“Now what did you go and do that for?” he mumbled. A line of drool leaked down his chin.

“I think we should be discussing your situation right now,” I said. I grabbed a chair by the wall and took a seat.

“What do you mean?”

“What do I mean. You’re in the hospital, Mark. What happened?”

Mark sat there and breathed. “I don’t really remember.”

“Did you fall unconscious? Did you have any surgery?”

“I must have. I was hanging out with Justin, and my face felt all hot. I kept feeling my cheeks and they felt all puffy. Justin said, ‘Bro, something’s wrong with your face. I think you’d better call a doctor.’ I looked in a mirror and saw how red and chubby my face was, and I called 911 right there. After that, though, I really don’t remember.”

“The nurse said it was an infection. Did you cut yourself somehow? Maybe a bug bit you?”

“No, no, nothing like that happened. I just felt my face getting really hot, and that’s how it started.”

“Are you sure nothing like that happened?”

“I’m sure I’d remember if a bug bit my face.”

“Well, still, these things don’t happen for no reason.”

“I don’t know.”

I took a deep breath and scratched my head. “Has anyone else been by to see you? I know Mom hasn’t; when I got home, the nurse’s voicemail hadn’t been played yet.”

“Nah, Mom’s not going to be here for a while. Justin and Alex came by, though. They brought me those balloons over there.” He gestured vaguely with his right arm. The mylar balloons that screamed “GET WELL SOON!” had been shuttled off to a corner where they wouldn’t get in anyone’s way.

“Well, well, I’m impressed. Usually those guys only show up when you have liquor for them.”

“Eh, they’re good guys.”

I drummed my fingers on my knees, trying to pick a thought from the brook of them that washed through my head. “So what’s the next step? What’s the plan for your treatment?”

“Uh, just antibiotics, as far as I know. Doctor Salvin said they caught the infection in time, so it didn’t spread anywhere important. They said I didn’t get sepsis, but they had to keep me sedated so they could check me out and be sure. I guess I’m out of the woods now.”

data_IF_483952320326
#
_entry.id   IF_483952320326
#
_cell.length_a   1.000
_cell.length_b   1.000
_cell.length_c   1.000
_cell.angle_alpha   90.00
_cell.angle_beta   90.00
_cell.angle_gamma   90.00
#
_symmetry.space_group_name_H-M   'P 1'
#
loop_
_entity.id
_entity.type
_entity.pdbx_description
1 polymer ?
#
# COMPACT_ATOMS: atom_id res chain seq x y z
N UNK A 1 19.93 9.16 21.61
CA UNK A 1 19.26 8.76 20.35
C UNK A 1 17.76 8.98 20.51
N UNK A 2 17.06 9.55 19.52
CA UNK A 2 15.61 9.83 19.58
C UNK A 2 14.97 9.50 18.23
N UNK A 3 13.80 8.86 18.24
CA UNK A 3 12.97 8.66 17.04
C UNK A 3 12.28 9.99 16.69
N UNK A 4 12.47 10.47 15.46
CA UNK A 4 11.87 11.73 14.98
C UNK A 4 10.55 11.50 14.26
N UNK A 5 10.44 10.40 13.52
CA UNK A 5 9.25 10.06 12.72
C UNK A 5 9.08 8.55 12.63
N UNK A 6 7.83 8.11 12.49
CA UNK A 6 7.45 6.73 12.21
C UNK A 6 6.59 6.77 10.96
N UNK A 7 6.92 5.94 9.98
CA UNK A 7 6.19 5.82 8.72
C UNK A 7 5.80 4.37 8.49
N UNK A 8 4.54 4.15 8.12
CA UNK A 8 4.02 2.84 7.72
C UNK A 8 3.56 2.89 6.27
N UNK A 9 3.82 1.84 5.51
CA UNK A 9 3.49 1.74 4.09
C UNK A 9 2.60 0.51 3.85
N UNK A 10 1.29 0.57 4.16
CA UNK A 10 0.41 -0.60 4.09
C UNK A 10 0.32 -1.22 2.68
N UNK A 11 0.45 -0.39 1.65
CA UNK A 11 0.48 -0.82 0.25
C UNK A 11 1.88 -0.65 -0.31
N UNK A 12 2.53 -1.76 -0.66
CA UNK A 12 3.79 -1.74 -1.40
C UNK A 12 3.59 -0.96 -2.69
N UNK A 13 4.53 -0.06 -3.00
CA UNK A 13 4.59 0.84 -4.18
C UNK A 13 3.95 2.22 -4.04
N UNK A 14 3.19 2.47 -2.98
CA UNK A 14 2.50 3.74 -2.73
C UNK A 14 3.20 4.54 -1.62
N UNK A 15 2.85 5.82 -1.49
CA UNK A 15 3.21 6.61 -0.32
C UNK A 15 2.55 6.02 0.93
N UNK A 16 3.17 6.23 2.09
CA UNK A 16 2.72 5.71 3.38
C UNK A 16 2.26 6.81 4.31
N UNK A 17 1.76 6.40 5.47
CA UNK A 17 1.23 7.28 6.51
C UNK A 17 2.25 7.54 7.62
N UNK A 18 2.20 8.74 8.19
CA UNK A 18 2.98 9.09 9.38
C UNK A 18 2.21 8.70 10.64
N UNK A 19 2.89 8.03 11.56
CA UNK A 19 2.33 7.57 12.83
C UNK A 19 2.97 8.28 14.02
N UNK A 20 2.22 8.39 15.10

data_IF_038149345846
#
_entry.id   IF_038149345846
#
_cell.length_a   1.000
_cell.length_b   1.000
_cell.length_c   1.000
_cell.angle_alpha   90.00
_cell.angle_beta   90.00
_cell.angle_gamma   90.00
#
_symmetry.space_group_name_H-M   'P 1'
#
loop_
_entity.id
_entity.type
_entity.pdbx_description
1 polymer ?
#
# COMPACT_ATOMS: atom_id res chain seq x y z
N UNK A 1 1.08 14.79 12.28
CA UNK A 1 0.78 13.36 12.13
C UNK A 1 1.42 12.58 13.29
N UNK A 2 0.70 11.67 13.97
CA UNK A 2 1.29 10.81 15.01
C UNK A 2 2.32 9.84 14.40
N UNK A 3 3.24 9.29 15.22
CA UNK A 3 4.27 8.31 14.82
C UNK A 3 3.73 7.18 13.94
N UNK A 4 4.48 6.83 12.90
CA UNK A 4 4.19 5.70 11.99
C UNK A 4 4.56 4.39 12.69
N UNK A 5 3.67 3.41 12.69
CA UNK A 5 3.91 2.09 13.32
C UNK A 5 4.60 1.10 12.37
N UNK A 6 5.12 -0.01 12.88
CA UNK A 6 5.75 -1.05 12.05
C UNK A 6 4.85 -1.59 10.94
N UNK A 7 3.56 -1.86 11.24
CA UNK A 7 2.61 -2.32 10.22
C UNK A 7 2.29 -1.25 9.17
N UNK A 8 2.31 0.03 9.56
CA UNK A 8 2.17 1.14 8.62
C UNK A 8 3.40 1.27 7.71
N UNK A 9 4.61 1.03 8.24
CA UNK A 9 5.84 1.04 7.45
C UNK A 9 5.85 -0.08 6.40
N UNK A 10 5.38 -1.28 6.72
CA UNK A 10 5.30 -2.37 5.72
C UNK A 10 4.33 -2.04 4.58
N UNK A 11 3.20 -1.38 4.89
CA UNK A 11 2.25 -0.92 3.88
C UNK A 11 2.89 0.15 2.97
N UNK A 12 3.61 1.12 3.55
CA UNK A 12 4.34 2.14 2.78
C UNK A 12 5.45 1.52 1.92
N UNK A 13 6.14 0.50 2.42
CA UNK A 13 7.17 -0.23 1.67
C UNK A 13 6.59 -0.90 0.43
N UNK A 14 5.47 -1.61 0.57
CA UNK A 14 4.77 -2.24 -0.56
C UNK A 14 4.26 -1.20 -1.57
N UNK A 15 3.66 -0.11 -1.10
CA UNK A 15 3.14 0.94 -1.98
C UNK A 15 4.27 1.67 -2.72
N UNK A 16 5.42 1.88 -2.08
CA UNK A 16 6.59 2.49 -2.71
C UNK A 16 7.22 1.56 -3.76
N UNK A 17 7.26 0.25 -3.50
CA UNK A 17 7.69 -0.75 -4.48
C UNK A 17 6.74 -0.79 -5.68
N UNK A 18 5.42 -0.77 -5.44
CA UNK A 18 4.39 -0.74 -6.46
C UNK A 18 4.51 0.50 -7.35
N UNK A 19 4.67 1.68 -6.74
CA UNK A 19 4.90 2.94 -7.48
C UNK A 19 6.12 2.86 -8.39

“I don’t know,” I said. “You’d better play it safe and do what the doctors tell you.”

“Why? Don’t you think I look good?”

I didn’t answer. Mark’s face turned to that warm but ugly grimace that posed as a smile, and laughed a wet, slobbery, hiss of a laugh. The lumps of his head jiggled. He looked like a rubbery jack o’ lantern. I feel guilty saying that, but it’s the first thing I thought of at that moment.

“So what are you going to tell Mom?” he said.


“About why you’re home. What are you going to tell her?”

“The truth.”

“Which is?”

I sighed. I didn’t really want to talk about this. “I just felt like getting out of there,” I said. “I thought I knew what I wanted, but I was wrong.”

Mark breathed for a few seconds. “Yeah, that should be a good-enough explanation for throwing your grants away.”

“I only got that grant because of Mom. Come on. You know that.”

“I never got any grants because of Mom.”

“You didn’t want to be an artist. Mom knows people in that circle. She can get things.”

“So your dream is to dig ditches now, or what?”

He was pissing me off. “You know, I dropped everything to see you when I heard you were in here. I don’t think you’re in any shape to be giving me lectures. I bet you don’t even have health insurance right now, do you?”

Mark just breathed.

“Thought not,” I said. “When did you quit the Albertson’s?”

“Two weeks ago.”

I leaned forward in my chair. “That’s why you were hanging out with Justin. Work was getting in the way of your benders. You probably passed out and hit your head, and that’s how you got infected.”

“That’s not true.”

“Yeah, right. Maybe you got in a fight instead. Busted your eye open like you did last time. That would explain it. I’m not sure Mom has the money to cover it this time, though.”

“I’ll be all right.”

“On whose dime, again? Whose?”

“I said I’ll be all right.”

I stopped and leaned back. I listened to my breath whistling in and out of my nose, and Mark’s whistling in and out of his mouth. A couple of minutes passed.

“You still there?” Mark said.


“Then I think you’d better get out.”

I stood up. “Love you, Mark,” I said, and took off.

Mark and I fought like that a lot after I graduated from high school. Infection or no, we met right at the point where we parted.


Author: lisvender

Writer and animator in Central California.